Elukhanyisweni Secondary School, situated in the Amathole District of the Eastern Cape, is one of the schools participating in the Commonwealth of Learning Teacher Futures programme. The programme aims to support teachers in developing digital skills and creating communities of practice so that they can provide better teaching and learning opportunities for rural learners.
Whilst Elukhanyisweni had computers and received a donation of tablets from MTN, the school has been burgled a number of times and a lot of the digital tools have been stolen. At the Change Leadership for Digital Learning course, facilitated by SchoolNet SA, Mr Ayanda Oliphant, principal of the school and Ms NomaLungisa Maxengana, Head of Department reported that the burglaries have been worrying and demotivating for both teachers and learners. They were advised that getting the support of the community for the school’s vision may help to keep the school’s equipment safe.
On 16 September 2019, Mr Oliphant and Ms Maxengana attended a community executive meeting and appealed for community assistance in preventing burglaries at their school. In a moving speech (that can be viewed here) Nomalungisa explained that the school aims to produce learners who are competent globally, and learners who will not look down upon themselves because they are products of a village school. She noted that “we don’t wish our learners to have an inferiority complex when among their Johannesburg and American counterparts.”
Maxengana informed the meeting about the Teacher Futures programme facilitated by SchoolNet explaining that “SchoolNet started by training a few teachers in our school, then we will train our colleagues, so that at the end of the day we all teach the modern way, infusing technology in our teaching.” The community agreed with the vision shared by Maxengana that “teaching with technology will not only benefit learners, but the whole Msobomvu community will be enlightened”.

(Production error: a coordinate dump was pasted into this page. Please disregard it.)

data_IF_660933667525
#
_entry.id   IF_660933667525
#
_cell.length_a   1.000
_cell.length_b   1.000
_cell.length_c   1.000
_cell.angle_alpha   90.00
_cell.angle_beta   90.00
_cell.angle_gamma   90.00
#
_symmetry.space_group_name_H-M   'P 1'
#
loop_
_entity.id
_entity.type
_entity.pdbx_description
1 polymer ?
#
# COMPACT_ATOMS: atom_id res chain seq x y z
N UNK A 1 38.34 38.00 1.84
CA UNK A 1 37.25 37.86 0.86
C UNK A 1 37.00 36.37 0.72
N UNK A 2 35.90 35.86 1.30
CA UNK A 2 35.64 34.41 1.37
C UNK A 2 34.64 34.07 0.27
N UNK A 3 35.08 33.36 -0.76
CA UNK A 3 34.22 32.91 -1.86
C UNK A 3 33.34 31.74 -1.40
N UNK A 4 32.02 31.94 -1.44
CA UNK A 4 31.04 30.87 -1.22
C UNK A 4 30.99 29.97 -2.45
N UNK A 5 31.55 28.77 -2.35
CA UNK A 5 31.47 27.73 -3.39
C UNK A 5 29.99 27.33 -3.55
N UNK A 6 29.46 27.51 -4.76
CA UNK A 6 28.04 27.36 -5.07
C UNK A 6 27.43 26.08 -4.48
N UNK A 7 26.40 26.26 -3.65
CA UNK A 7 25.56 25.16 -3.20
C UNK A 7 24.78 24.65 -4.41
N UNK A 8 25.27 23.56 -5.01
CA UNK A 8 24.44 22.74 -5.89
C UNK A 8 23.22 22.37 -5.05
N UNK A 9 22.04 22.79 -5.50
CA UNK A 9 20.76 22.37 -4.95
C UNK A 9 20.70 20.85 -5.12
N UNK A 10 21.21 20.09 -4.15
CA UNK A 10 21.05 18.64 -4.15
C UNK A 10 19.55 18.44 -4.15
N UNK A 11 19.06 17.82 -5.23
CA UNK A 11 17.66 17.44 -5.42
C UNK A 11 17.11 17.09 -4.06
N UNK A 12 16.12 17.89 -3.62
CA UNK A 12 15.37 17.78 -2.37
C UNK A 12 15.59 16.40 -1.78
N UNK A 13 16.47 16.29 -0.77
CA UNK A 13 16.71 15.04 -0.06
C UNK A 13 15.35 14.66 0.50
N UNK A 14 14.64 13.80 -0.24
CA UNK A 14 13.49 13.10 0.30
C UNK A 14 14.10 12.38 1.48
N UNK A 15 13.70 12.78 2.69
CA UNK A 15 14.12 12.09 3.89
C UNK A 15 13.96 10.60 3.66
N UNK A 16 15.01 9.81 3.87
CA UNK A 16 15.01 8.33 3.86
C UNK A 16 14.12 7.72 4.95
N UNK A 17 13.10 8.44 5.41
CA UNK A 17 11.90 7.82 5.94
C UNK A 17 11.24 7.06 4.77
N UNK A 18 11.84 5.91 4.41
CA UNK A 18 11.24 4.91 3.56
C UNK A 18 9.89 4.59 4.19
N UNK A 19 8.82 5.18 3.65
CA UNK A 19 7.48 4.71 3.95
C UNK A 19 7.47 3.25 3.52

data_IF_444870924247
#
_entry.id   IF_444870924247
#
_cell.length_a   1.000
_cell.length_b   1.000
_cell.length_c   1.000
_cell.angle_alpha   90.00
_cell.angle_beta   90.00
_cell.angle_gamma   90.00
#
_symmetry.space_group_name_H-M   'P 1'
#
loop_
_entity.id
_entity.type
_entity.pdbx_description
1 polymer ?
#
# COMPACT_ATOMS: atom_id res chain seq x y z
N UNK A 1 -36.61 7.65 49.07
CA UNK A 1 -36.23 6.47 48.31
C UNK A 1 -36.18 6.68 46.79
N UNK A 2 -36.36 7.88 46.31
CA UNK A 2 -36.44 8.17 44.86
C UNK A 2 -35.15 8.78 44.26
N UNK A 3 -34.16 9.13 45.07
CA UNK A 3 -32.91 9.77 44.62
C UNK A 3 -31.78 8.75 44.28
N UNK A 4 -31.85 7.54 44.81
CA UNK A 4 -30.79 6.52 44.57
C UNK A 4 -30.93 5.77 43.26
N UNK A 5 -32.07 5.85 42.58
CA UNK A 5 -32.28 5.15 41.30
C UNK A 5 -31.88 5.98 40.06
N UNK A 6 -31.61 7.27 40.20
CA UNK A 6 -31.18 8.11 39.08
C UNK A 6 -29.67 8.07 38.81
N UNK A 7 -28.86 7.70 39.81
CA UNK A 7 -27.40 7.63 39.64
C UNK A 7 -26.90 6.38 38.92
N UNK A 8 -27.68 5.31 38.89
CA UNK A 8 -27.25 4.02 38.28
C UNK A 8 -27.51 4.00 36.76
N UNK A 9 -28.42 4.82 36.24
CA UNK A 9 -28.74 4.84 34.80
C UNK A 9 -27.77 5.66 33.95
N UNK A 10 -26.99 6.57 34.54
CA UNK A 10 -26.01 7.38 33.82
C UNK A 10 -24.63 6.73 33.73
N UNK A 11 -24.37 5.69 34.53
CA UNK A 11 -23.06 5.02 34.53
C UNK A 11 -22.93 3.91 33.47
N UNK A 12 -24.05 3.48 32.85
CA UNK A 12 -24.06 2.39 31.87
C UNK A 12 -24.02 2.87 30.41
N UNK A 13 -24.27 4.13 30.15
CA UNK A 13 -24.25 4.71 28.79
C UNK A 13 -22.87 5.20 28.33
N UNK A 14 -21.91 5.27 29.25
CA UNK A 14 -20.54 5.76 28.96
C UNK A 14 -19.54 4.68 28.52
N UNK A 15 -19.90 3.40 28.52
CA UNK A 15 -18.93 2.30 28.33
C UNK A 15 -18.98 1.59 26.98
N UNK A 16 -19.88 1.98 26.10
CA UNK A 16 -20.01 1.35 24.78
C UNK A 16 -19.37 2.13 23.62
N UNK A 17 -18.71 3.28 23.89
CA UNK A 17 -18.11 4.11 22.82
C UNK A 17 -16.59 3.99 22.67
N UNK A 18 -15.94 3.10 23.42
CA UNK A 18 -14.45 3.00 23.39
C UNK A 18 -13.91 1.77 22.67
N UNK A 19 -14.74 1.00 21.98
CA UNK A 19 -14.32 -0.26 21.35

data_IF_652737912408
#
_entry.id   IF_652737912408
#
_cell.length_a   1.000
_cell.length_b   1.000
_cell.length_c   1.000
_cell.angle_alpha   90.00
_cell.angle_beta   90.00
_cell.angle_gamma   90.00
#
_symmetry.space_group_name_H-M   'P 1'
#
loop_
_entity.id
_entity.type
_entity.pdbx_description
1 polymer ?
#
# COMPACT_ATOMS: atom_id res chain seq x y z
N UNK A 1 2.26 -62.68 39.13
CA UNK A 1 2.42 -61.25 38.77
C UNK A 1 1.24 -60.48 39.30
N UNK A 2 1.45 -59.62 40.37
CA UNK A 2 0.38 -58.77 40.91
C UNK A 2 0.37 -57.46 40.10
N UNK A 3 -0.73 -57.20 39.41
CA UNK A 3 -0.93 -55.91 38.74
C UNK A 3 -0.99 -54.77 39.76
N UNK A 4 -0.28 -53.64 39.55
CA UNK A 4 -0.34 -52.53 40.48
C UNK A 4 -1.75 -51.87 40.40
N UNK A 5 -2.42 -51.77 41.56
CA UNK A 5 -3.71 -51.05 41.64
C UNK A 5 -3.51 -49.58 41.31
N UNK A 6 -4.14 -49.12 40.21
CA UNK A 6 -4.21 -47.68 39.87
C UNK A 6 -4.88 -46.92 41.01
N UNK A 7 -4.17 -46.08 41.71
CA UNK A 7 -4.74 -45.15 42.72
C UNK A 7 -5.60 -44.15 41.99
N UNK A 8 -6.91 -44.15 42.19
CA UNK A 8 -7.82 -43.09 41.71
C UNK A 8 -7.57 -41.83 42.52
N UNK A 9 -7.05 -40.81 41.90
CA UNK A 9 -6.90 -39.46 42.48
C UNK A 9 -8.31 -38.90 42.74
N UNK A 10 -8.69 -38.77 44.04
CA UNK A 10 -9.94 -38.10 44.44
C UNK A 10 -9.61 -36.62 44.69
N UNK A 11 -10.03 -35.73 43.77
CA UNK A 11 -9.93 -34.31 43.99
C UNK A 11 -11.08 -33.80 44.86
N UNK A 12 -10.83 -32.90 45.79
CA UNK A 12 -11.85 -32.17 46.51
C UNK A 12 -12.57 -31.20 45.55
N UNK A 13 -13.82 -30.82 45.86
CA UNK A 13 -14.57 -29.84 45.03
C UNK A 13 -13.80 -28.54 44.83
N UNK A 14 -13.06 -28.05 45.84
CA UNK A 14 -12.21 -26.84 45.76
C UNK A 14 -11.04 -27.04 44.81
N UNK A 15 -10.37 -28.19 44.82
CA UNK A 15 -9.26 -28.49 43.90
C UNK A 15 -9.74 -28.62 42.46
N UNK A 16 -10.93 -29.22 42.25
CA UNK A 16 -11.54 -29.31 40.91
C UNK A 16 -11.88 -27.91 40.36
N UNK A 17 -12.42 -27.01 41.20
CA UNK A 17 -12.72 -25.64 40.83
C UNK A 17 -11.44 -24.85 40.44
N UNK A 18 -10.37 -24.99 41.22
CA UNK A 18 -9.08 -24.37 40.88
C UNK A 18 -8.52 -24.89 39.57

After getting the buy-in of the group the school leaders said that the success of the programme would require community cooperation to make sure that the sponsored technology is valued and protected for the whole school community to benefit. The community was deeply moved by her speech and unanimously voiced their willingness to prioritize ensuring the security of the school. Furthermore, the provincial Department of Education plans to fence the school.
Hlengiwe Mfeka, who manages the Teacher Future programme for SchoolNet SA, says that Mr Oliphant and Ms Nomalungisa from Elukhanyisweni Secondary school have consistently attended all scheduled workshops. They were one of the first schools to submit the required documents to earn various badges and they try their best to implement what’s been learnt in the workshops. These school leaders also share their best practices and learnings with the rest of the Teacher Futures Community of Practice via the project WhatsApp group. We are hopeful that now that the community knows more about the vision of the school that they will help to protect the digital tools so that they can be fully used to benefit teaching and learning.